To Come into the Kingdom

In Mark 10:17-31, Mark shares a story about an encounter Jesus had with a certain man one day.  In sharing this story, Mark reports the actions taken and the words spoken.  But in verse 21 Mark slips in more than just a record of the actions and the words; Mark adds an editorial comment.  He tells us, “Jesus, looking at him, loved him and said….” 

When Mark tells us about Jesus “looking at him,” he is reporting what he saw.  When he goes on to tell us what Jesus said, he is reporting what was heard.  But in between, Mark asserts that Jesus “loved him.”

This isn’t as much what Mark saw or what he heard, but it’s what Mark knew about Jesus in general, and it’s what he knew about Jesus’ heart toward this man in particular.  Because of this editorial comment, we must keep in mind that the rest of what takes place in this encounter flows from Jesus’ love for this man and is an expression of Jesus’ love for him.

What is it that takes place after this declaration of Jesus’ love? 

Jesus tells him, “You lack one thing; go, sell what you own, and give the money to the poor, and you will have treasure in heaven; then come, follow me.” 

How can it be an expression of love to tell someone to sell everything they own and to give the money to the poor?

It is only loving if what Jesus offers is better than the treasures this man holds onto. 

When I was in college, I flipped my bicycle and my body over a car.  I landed on the sidewalk with a twisted bicycle and a separated shoulder.  Doctor cut my shoulder open and fastened the bones back together with a couple of nuts and bolts.  For the next 10 weeks, my arm was strapped to my side, immobile.  Shortly before Christmas, I was to return to the hospital to have my shoulder opened up again for the removal of the nuts and bolts.  I was apprehensive and suggested to the doctor that he could skip the surgery and leave the nuts and bolts in my shoulder.  He answered matter-of-factly, “We don’t have to operate again.  We can leave the nuts and bolts where they are, but you will never be able to use your arm again.”  His tone did not strike me as particularly loving, but the truth was.  Despite my apprehensions about the surgery, he was offering me something far better than life with an immobile arm.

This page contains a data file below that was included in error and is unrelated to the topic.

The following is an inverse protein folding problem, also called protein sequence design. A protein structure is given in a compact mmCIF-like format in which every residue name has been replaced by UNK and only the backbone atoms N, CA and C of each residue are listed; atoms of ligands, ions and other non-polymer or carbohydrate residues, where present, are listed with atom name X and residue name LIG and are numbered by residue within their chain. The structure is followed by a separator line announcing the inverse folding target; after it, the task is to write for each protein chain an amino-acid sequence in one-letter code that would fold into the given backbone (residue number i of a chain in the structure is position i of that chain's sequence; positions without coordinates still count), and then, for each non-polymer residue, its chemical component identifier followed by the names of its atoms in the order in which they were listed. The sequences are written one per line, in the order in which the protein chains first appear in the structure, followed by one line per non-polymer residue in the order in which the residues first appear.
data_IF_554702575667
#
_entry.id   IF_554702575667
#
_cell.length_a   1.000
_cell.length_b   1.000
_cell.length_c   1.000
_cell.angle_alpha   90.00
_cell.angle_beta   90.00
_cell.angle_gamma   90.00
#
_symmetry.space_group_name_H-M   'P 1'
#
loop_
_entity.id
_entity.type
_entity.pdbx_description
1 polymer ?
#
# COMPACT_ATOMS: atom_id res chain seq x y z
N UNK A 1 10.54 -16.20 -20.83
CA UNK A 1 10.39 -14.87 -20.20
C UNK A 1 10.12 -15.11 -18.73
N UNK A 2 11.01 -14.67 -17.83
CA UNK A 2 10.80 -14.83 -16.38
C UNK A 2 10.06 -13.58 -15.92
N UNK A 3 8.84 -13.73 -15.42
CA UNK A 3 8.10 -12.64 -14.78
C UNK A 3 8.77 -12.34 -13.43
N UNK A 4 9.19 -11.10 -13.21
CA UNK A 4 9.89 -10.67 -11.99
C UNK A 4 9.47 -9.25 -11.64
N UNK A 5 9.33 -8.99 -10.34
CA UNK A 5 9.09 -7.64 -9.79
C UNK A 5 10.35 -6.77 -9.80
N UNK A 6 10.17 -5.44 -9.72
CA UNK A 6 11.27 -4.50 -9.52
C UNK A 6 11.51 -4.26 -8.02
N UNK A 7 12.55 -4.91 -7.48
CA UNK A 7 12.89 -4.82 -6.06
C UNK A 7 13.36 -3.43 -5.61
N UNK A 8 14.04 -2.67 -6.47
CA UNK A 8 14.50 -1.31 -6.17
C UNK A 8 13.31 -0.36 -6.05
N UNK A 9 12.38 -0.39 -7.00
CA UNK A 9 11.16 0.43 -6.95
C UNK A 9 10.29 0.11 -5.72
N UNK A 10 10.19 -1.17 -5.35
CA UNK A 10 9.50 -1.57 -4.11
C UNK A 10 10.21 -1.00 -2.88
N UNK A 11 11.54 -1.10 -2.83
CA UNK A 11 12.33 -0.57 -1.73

On November 12, 1859, a young Frenchman named Jules Leotard climbed to a platform high above the crowd at the Cirque Napoleon in Paris, France, and performed a fete that no one before him had ever done.  Holding onto the trapeze bar, he swung away from the platform, then he let go of the bar and dashed unsupported through the air for 15 feet before grabbing a bar that had been sent swinging toward him.  No one before him had ever let go of the bar away from the safety of the platform without first taking hold of another bar, but Jules did so.  For the first time in history, a daring young man on the flying trapeze had actually flown through the air with nothing to hold onto.  That day, Jules Leotard brought to the trapeze a marvelous new sense of thrill and excitement.  It only happened, though, because Jules was willing to stop clinging to the bar.

That’s what Jesus invites this rich young man to do.  Because he loved him, Jesus invites this man to let go of the possessions he is clinging to so that he can told hold of something far better. 

After the man turns away from Jesus’ offer, Jesus tells his disciples, “Children, how hard it is to enter the kingdom of God!  It is easier for a camel to go through the eye of a needle than for someone who is rich to enter the kingdom of God.”

Some have suggested that the “Needle’s Eye” was a low and narrow gate beside one of the main gates of a city.  During the day, all the trade and traffic would pass through the larger main gate, but at night the main gate would be locked and guarded so that no invading army could sweep into the city.  But the low and narrow gate was normally left open, allowing a straggler who came along after dark to enter into the safety of the city walls.  This low and narrow passage was barely large enough for a man to walk through.  For a camel, it was even more difficult.  It could be accomplished only if the camel was stripped of the load it carried then led through upon its knees.

Like the camel going through the eye of a needle, the rich man who inquired about inheriting eternal life is welcome in the kingdom of God, but the only way he can get in is by taking off his load and coming through upon his knees.

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